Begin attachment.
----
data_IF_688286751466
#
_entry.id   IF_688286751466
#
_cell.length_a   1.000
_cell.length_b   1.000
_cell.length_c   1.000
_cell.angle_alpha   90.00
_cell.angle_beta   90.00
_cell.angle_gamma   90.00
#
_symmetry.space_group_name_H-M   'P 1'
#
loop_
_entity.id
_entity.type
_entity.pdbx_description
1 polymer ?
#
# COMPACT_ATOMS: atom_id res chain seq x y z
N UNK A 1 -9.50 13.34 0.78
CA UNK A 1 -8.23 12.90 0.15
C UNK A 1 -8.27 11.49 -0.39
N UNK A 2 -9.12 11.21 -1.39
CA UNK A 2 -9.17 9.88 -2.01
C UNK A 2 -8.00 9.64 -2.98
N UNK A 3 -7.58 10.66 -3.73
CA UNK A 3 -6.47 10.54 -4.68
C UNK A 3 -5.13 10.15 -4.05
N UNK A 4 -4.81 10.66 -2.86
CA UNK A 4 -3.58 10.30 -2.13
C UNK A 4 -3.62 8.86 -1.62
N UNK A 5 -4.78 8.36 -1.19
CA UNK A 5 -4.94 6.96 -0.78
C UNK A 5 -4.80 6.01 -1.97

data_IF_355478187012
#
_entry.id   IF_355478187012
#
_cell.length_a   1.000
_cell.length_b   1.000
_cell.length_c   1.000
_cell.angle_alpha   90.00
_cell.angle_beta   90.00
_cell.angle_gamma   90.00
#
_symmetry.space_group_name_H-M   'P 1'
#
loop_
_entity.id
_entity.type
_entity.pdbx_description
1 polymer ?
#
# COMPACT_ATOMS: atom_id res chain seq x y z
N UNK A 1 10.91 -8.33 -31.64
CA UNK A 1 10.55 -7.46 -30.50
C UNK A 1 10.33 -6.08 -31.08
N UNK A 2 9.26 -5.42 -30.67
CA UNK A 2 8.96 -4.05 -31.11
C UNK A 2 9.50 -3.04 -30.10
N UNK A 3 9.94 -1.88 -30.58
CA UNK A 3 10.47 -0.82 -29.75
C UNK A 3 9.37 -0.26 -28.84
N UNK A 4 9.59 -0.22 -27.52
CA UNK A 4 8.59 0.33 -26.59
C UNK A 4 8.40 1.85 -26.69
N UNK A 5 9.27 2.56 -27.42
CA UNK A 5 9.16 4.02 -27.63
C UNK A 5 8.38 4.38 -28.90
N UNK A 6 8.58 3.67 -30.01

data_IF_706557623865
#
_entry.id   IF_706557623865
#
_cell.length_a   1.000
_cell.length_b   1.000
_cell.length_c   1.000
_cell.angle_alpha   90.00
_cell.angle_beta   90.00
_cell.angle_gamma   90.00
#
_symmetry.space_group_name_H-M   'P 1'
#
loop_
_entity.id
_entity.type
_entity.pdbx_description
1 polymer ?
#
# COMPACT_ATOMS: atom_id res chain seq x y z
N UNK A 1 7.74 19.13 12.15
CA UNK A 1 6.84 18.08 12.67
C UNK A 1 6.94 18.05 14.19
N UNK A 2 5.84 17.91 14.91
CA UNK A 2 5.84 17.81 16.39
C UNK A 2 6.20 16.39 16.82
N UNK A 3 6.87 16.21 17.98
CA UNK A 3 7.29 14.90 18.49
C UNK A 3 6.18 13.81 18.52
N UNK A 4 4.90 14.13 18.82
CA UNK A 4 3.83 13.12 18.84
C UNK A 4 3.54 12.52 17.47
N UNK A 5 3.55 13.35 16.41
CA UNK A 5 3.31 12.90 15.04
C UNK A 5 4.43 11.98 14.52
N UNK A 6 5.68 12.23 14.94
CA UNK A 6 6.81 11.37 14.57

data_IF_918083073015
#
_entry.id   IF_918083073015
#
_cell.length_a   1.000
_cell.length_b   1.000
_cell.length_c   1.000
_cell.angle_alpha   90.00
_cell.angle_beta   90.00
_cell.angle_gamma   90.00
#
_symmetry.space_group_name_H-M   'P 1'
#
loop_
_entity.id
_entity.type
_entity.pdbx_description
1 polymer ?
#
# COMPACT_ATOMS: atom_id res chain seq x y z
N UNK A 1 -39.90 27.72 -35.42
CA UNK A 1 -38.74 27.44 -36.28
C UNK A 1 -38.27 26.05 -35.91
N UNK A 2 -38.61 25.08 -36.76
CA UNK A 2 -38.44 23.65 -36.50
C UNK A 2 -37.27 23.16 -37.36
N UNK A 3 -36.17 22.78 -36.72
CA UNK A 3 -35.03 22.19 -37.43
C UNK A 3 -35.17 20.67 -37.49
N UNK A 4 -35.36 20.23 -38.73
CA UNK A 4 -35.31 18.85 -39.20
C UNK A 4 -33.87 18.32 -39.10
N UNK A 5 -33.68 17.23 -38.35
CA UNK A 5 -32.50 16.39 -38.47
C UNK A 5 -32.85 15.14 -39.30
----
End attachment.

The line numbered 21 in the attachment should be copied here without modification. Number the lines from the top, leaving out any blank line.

N UNK A 1 -9.50 13.34 0.78